Sunday, March 26, 2023

The Importance of Boundaries


By Terry Whalin @terrywhalin

Sunday morning through LinkedIN, I got an email from a writer I met several years ago. She wasnt ready when we met to submit her work but now she is ready. She was asking if I was still interested in seeing it. I could have waited until tomorrow to answer. Instead I wrote a short response encouraging her to go ahead. A little later, I researched my email and learned I met this author in 2019 at a conference. She wasnt ready to send her submission back then but is now. Its a good thing Ive been doing this acquisitions work for over ten years with the same company. Sometimes my longevity in publishing pays off. As of this writing, she reached out but hasn't sent anything (which is another key part of the process).

I work in my home office and you can easily have no boundaries or parameters around when you work and when you dont. Some of my publishing colleagues are difficult to reach and slow to answer email or return phone calls. Ive gone a different direction in this area and a number of people have told me that Im one of the most accessible people in publishing. My personal email address is in my Twitter profile because I want people to reach me.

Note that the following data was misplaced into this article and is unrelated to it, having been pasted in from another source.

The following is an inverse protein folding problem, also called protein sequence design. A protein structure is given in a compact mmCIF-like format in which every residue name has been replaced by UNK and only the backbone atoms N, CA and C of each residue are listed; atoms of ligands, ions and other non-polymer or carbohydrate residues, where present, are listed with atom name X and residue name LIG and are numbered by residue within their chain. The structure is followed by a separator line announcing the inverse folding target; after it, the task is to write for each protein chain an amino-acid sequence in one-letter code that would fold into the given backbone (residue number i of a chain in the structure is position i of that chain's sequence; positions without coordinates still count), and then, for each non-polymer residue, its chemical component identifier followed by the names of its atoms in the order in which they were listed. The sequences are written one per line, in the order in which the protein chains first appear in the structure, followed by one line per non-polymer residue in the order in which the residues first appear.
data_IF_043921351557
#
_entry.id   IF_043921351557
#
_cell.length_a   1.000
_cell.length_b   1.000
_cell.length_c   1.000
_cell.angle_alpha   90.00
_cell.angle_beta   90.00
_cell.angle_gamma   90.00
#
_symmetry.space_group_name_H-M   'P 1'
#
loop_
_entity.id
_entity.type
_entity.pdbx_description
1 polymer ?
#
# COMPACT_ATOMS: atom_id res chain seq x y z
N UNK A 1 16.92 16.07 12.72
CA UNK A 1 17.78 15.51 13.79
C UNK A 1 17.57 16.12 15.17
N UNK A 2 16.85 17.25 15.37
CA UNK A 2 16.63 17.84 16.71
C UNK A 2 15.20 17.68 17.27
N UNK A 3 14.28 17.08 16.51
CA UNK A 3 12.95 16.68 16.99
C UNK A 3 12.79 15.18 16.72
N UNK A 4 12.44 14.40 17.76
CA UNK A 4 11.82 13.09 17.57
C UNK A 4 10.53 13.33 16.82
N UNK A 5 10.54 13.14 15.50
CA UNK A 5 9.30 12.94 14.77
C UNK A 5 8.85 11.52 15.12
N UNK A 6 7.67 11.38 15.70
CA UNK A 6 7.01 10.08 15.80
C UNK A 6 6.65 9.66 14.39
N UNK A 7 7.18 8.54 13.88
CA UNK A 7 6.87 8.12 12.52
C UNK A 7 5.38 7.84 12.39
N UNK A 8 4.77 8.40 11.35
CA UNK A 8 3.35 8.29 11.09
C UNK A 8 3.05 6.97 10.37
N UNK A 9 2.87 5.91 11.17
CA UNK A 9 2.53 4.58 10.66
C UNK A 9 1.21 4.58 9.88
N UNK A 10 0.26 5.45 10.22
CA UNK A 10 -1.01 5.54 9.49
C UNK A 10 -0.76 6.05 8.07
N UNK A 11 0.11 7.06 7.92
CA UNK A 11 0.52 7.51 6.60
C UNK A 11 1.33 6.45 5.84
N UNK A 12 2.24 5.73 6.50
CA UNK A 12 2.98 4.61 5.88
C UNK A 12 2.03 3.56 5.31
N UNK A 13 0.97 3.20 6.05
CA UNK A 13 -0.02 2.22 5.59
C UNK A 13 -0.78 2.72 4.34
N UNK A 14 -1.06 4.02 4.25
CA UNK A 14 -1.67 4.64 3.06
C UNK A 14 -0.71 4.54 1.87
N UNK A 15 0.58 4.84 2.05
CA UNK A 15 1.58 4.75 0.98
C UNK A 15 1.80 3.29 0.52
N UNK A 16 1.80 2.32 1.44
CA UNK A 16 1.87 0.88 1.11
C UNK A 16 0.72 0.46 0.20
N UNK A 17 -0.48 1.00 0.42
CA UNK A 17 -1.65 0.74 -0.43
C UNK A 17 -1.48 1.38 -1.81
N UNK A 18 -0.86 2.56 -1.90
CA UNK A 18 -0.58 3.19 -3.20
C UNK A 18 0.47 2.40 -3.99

I love my work in publishing--not all of it but most of it. The authors and people who work with me know that I will often answer emails late at night or early in the morning or on the weekends--outside of the normal work hours.

I have other friends and colleagues who create stricter boundaries in this area. They dont respond to work emails after hours or on the weekends. When others look in at my work, it doesn't seem like I have any boundaries--but I do. It is rare that I do much work after 5:30 pm. If I have an intense writing deadline, I may write more pages late at night but in general, after 5:30 pm, I stop working for the night. Its my family time and a solid boundary related to my work. 

Some of my quick actions come from my love of the work. Also some emails are easier to go ahead and answer, rather than have them hanging around for an answer. Other times I will draft something, then hold the email in my draft folder until later in the day or the next day--just to make sure I've written the right details.